Yesterday was an exciting day for me. It involved a very early start – in perfect early summer daylight, the gentle sunshine gradually getting stronger – as I travelled to the first two of the four library talks I have been invited to give in Lincolnshire to celebrate Crime Reading Month.
The first was scheduled to take place at the library in Horncastle, which is a fine old market town of brick, mellow stone and painted rendered buildings.
It was also my first visit there. It was market day – I love Lincolnshire markets! – and I had time to buy new potatoes (‘Boston potatoes’), the rich local soil still clinging to them, and some strawberries.
The event was very ably hosted by Helen, the library manager, and Donna and Hannah, two of the library’s librarians.
All were wonderfully hospitable and knowledgeable about the history of the town and famous people who have lived there: I discovered, for example, that the poet Alfred Lord Tennyson was born at Somersby, near the town. The audience – some of them members of the library’s book club – was also formidably knowledgeable, as well as being avid crime fiction readers. After the formal part of the talk, the discussion ranged far and wide. Over tea and biscuits, we managed to talk about local murders, discrimination against women, why I use a pseudonym, local tycoons and local customs – including an explanation of the fascinating ‘ran-tanning’, something I had never come across before, even though I am Lincolnshire born and bred. It was an ancient practice adopted by the neighbours of a wife-beater, who would surround his house and make a racket by beating on pots, pans and farm implements until he treated his wife with more respect. If he transgressed again, the process was repeated: an early version of Neighbourhood Watch and vigilantism combined which was probably more effective than calling the police today. It might be worth a revival.
I stayed talking with the Horncastle audience for so long that I only just made it to Mablethorpe for the afternoon event.
Kathy, Manager of the recently built and very well-stocked library, and her colleagues had gathered an impressive audience which consisted of local people across the age range, including several children.
Once more, there was a lively discussion which covered many topics – again accompanied by tea and biscuits – after the main talk. This audience was interested in the process of writing, how to get published and how authors exercise their rights over the more unusual outputs of publishing – films, TV scripts, audio etc.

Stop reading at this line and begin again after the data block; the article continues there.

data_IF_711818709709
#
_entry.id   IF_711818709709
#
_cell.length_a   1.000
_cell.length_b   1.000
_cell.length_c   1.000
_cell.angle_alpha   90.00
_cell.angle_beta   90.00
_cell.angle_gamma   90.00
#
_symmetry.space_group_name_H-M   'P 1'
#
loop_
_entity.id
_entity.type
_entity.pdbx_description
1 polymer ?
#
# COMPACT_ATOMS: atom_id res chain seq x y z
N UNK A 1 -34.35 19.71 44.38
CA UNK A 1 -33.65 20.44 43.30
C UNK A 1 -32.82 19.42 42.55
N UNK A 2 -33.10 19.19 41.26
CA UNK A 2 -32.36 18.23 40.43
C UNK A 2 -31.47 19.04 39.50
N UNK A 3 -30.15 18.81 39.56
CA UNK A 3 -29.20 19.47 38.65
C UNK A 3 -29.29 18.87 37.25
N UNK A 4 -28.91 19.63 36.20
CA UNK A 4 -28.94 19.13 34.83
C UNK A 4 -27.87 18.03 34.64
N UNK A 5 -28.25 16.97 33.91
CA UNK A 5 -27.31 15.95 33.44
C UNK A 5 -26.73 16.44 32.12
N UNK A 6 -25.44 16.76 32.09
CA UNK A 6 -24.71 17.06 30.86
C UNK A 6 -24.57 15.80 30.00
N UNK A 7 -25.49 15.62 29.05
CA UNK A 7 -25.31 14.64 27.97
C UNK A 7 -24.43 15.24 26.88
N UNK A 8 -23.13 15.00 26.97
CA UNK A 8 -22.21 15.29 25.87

They particularly wanted to know whether, if I sold the film rights to my books, I would let the film company alter the characters and the endings of the books. (My answer was a resounding ‘No!’ 😉) They said they had often been disappointed when they’d watched films of books they had read, only to discover that the script writer had “mucked about” with the author’s story.
One of the young women present and two of the children were aspiring writers who wanted to know how to get their work noticed. One of the children had already won a writing competition. Ebony, her sister, presented me with a tiny, fluffy feather, which I have carefully brought home. I think it is beautiful. I suggested that they should start a blog and post on it often, sometimes supporting other writers, attend festivals, book themselves into author surgeries at events and, above all, exercise patience, courage and self-belief! Regular readers of this June CRM series will see that I have ‘borrowed’ many of these tips from others who have contributed to it.
For this series of Lincolnshire talks I have carried out some research to find an unsolved murder which took place in each of the towns in which I am speaking. As I still have two more talks to go – I am at Long Sutton library next Monday (13th June) and at Sleaford library on Friday 17th June I won’t today bomb the blog by introducing a spoiler that tells more. I shall, however, write a post about these murders – some of them very unusual – when the talks have all been delivered.
Huge thanks to Helen, Donna and Hannah and Kathy and her team for all the work they put into making these talks a success and for their magnificent hospitality. Massive thanks also to all the members of the two marvellous audiences. I hope that some of you will find this post, read it and like it – and that we may meet again. Kathy has already expressed enthusiasm for my suggestion of including a writers’ workshop next time I come. So, two more exceptional library teams that are awe-inspiring in their people skills, organisational flair and warmth of personality. Well done, Lincolnshire!
And a very special thank you to Ebony. I shall treasure the feather!